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Title: Growth promotion in the short normal child
Author: Stirling, H. F.
Awarding Body: University of Liverpool
Current Institution: University of Liverpool
Date of Award: 1995
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Abstract:
Short stature and puberty delay can cause problems, both physical and psychological. Until relatively recently growth hormone was only available for children who met the criteria of "classical" growth hormone deficiency. Recombinant human growth hormone (rhGH) is now available in "unlimited" supply. Detailed studies are required to evaluate its use in short children who are not growth hormone insufficient in the traditional sense, but who may benefit from treatment. This thesis presents three studies in short normal children to evaluate the physical and psychological effects of growth promoting agents over the first two years of treatment. 1) a double blind placebo controlled study of rhGH in 37 pre-pubertal children (mean age 8.0 yrs) with familial short stature. This unequivocally demonstrates the short-term growth promoting effects of rhGH - over the first year the children treated with rhGH grew at a mean rate of 7.67 cm/yr, compared to 4.76 cm/yr for those who received placebo and 4.83 cm/yr for those who received no treatment. The onset and rate of puberty, especially in the girls, tended to be advanced. 2) in a randomised study in 43 peri-pubertal boys (mean age 11.6 yrs) with familial short stature, the growth promoting effects of rhGH were compared with the anabolic steroid oxandrolone, a combination of rhGH with oxandrolone, and a control group who received no active treatment. In the short term growth improved in the three actively treated groups compared to the control group - over the first study year the boys who received rhGH grew at a rate of 7.58 cm/yr, compared to 8.08 cm/yr for oxandrolone alone, 9.92 cm/yr in those who received rhGH plus oxandrolone, and 4.73cm/yr in the control group. In the groups who received oxandrolone, either singly or in combination with rhGH, onset of puberty was earlier and skeletal maturation more rapid. Caution is required in using oxandrolone to promote growth in younger boys without significant growth delay. 3) in a randomised study in 33 boys with puberty delay (mean age 14.9 yrs) the growth promoting effects of rhGH were compared with oral testosterone undecanoate, and a combination of the two drugs. There were no significant differences in the growth promoting effects (rhGH 8.59, testosterone undecanoate 8.48, combination 9.91 cm/yr) or rate of pubertal progression between the three groups There is no advantage Df rhGH therapy in boys with puberty delay, compared to oral testosterone undecanoate. Children of short stature are often thought to suffer from psychological or behavioural problems. A range of self report questionnaires was undertaken in these children prior to entry into the studies and at yearly intervals. They were not as a group clinically disturbed, but tended to score highly on hyperactivity. In those who received active treatements, especially rhGH, the reported behaviour and self esteem tended to improve, but the effects were not marked. It is possible to accelerate the growth of short normal children, at least in the short term, though it is less likely there will be a significant improvement in final height. There are psychological effects of growth promotion but they are subtle. It is difficult to justify the use of rhGH in young children with familial short stature, or in boys with puberty delay. Growth hormone must not be used indiscriminately in the short normal child.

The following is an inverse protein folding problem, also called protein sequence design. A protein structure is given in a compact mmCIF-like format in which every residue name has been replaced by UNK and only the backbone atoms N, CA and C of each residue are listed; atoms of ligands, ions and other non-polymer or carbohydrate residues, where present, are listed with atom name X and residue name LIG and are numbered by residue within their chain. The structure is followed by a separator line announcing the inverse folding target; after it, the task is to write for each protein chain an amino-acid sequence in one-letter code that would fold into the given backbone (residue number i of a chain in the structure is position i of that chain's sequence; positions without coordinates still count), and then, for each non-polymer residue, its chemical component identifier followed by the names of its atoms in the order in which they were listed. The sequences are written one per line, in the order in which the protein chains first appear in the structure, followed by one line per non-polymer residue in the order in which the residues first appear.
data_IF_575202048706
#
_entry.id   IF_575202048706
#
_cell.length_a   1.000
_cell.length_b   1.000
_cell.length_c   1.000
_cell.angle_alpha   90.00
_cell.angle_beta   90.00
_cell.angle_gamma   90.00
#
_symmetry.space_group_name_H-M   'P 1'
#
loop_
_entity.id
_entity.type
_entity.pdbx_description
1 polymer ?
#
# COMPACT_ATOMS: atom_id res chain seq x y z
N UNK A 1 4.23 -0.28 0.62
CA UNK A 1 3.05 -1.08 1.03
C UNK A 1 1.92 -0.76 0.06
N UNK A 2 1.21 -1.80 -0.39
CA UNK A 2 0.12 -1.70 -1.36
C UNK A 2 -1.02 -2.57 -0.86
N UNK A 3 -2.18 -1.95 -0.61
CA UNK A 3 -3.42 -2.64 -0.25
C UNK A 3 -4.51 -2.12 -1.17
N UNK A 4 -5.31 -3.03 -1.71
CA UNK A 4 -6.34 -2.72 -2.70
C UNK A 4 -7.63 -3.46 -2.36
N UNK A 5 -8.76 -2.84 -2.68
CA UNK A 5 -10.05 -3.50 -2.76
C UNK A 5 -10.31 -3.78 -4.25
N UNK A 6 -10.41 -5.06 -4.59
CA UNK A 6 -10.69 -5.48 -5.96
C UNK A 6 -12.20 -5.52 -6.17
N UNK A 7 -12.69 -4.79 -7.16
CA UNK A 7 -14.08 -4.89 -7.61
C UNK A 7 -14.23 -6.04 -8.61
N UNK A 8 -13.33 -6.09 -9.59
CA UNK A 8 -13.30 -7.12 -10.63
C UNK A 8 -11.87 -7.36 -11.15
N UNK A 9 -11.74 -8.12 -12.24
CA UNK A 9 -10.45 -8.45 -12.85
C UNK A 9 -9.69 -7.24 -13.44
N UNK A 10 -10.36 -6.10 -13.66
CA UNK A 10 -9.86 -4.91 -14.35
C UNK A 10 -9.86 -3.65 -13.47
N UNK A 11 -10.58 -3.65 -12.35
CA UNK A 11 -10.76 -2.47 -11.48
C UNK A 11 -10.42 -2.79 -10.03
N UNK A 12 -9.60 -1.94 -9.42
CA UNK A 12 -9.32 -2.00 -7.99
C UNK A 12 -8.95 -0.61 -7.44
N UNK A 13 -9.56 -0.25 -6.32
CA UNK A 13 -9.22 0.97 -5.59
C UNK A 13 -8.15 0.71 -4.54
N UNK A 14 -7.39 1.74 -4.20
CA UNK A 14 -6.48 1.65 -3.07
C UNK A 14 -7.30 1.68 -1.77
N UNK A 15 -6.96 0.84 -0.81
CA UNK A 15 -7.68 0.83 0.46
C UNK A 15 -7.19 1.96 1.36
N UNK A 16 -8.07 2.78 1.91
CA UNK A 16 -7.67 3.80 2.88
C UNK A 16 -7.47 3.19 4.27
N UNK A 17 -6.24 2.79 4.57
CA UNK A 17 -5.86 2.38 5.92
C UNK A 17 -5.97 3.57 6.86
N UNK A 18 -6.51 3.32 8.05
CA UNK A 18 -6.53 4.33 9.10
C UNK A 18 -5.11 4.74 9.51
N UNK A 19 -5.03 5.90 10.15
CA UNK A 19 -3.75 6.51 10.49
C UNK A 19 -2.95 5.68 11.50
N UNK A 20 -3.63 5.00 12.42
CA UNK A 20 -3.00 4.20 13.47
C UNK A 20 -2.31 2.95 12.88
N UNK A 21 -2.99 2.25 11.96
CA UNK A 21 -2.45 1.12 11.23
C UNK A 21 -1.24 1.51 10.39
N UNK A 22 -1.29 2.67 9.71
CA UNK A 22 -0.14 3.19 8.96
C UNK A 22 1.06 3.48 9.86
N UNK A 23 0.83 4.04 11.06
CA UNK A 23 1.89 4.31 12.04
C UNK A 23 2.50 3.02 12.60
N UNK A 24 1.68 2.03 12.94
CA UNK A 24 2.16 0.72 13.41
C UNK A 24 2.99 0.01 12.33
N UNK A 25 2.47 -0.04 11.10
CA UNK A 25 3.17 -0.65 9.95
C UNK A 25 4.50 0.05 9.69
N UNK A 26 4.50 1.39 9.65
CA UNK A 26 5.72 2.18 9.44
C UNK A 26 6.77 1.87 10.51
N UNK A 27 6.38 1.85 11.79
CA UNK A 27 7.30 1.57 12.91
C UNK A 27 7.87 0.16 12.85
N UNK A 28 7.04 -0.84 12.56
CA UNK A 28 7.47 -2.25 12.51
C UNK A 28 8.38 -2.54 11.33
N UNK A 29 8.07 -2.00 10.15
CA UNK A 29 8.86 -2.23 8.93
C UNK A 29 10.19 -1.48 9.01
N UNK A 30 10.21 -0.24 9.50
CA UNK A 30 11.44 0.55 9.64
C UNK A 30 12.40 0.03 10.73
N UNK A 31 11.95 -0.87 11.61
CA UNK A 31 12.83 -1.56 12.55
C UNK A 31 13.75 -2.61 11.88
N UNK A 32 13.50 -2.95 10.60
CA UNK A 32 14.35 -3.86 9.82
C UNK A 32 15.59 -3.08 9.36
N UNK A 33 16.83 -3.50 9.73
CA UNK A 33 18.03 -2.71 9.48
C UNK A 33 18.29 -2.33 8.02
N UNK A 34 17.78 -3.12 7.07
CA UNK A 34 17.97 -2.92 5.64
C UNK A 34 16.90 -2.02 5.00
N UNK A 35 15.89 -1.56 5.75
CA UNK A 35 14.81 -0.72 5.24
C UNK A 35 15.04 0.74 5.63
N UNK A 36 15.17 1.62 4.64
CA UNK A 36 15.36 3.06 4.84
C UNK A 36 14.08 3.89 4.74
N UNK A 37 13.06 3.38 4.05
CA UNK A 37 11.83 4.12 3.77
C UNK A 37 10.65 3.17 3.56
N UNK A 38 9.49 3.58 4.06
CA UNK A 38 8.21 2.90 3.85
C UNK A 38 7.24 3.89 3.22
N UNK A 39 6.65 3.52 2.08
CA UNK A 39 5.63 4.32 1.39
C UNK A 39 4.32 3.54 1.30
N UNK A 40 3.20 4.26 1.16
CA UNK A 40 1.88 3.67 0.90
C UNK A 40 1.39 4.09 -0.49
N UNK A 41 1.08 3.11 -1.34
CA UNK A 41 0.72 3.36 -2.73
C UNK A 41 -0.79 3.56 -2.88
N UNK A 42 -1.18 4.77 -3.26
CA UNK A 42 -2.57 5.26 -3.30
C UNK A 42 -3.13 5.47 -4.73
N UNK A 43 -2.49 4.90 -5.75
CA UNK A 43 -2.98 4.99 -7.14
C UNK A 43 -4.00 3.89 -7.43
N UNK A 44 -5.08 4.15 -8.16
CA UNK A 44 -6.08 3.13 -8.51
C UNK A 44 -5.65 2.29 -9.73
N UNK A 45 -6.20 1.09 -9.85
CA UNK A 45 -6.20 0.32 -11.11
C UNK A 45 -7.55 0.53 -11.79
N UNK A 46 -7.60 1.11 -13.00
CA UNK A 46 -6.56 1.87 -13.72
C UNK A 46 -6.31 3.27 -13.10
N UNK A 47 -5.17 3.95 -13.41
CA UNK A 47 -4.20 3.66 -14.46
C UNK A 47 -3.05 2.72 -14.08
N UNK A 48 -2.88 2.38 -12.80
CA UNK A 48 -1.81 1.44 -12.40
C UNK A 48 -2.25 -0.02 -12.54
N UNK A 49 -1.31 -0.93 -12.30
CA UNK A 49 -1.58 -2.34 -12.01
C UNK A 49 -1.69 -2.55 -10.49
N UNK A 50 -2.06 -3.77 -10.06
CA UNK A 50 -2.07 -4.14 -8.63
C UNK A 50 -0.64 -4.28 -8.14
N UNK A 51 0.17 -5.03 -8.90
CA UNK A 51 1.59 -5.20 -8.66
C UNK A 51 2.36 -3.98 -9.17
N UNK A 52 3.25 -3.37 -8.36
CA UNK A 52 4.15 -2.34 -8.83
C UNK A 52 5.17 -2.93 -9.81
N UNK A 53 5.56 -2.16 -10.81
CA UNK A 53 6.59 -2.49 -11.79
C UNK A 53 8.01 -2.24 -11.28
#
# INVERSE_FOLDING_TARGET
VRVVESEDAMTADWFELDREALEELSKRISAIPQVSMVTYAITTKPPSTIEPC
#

Supervisor: Not available Sponsor: Not available
Qualification Name: MD Qualification Level: Doctoral
EThOS ID: uk.bl.ethos.526142  DOI: Not available
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